Have you ever wondered how that cotton shirt you’re sporting went from a wild plant in the field to a finished product you can wear? Cotton production is a unique and intriguing process. It involves specialized knowledge and equipment such as cotton harvester parts.
To beef up your knowledge of this process, use the following seasonal schedule of cotton planting, growth and production. If you have additional questions, feel free to contact an expert in cotton harvester parts for answers.
In the spring, cotton seeds are planted. Farmers organize these plantings into long rows called furrows. After a few weeks, the plant begins to emerge from the soil. Growers must faithfully water the crops if rainfall is insufficient for growth. They must also remove weeds to ensure they do not choke the cotton plants, as well as check for bugs or other pest invasions and take steps to control for them. Fertilizer is also typically added at this time. By the end of spring, cotton flowers appear. Bees and other insects pollinate the flowers.
During the summer, cotton farmers must continue to water the crop and check it for pests. Throughout this season, the plant grows into a bushy shrub that is about three feet tall. Cotton bolls also appear, splitting to reveal seeds and the white fluffy cotton that will be used for cotton products.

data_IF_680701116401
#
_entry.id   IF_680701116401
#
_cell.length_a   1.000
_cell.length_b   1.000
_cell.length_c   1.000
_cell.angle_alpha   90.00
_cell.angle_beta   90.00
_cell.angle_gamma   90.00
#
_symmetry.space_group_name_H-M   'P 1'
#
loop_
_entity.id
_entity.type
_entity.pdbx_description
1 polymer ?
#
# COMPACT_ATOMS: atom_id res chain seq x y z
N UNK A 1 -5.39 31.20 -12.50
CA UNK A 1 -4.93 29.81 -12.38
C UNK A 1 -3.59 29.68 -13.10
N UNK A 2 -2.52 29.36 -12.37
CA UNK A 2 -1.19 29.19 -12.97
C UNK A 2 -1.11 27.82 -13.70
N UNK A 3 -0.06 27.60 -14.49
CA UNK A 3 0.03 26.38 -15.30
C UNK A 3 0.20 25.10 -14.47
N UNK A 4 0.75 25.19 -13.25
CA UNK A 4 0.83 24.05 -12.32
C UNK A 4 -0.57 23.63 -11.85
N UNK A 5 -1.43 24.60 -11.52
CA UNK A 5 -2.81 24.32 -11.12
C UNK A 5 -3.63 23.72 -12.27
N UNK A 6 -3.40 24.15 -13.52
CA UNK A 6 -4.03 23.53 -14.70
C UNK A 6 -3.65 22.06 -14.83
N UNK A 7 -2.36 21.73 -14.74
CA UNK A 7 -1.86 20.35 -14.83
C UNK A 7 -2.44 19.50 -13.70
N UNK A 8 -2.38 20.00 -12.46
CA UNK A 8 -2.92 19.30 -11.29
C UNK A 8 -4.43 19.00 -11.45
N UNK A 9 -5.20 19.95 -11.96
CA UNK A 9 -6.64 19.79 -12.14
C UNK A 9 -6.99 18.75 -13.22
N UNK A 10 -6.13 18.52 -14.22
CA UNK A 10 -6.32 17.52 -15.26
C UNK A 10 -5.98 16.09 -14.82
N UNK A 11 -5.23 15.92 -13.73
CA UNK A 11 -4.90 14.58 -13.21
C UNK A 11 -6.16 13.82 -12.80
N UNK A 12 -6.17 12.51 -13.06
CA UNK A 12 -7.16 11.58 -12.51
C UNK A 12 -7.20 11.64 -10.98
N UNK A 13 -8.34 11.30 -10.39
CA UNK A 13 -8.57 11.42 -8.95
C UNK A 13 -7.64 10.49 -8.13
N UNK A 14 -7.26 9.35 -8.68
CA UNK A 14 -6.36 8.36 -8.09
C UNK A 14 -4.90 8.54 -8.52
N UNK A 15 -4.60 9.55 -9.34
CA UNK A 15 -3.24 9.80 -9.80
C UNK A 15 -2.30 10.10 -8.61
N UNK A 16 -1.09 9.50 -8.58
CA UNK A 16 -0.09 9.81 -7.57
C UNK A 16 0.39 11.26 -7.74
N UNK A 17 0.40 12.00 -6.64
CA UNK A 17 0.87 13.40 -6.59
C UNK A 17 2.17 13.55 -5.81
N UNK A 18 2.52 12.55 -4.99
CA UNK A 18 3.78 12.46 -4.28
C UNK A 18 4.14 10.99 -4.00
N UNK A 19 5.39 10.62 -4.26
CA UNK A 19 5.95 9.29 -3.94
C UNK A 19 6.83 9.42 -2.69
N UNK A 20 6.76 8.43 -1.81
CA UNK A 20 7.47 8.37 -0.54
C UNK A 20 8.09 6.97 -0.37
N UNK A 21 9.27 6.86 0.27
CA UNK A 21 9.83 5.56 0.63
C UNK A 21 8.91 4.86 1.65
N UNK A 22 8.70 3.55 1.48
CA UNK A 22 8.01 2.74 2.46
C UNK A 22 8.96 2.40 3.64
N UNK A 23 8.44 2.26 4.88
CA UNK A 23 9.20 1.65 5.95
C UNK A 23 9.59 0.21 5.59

Fall is the time for harvest. Growers pick the cotton and pack it into bales or modules. It is then sent to the cotton gin, where it is separated into seed and fluff. The fluffy lint is then packed into bales.
Once the cotton has been packed, it is sent to spinning mills. Farmers prepare their fields for the next season’s crop, and manufacturers start working on the fresh batch of cotton.
Once the cotton reaches textile mills, it is crafted into a variety of products we use every day. It is spun, dyed, knitted and woven into fabrics. Using these processes, manufacturers transform cotton into clothing, diapers, filters, beauty products, blankets and more.
In addition to these uses for the fluffy material of the plant, other byproducts of cotton can be applied for a variety of uses. In fact, most of what is harvested is useful in some way. For example, the oil from the cotton plant is used in products such as cereal and potato chips. The leftover meal is used as animal feed.
With so many uses, it’s easy to see why cotton is such a popular commodity and why the cotton industry remains a major player in the world economy.
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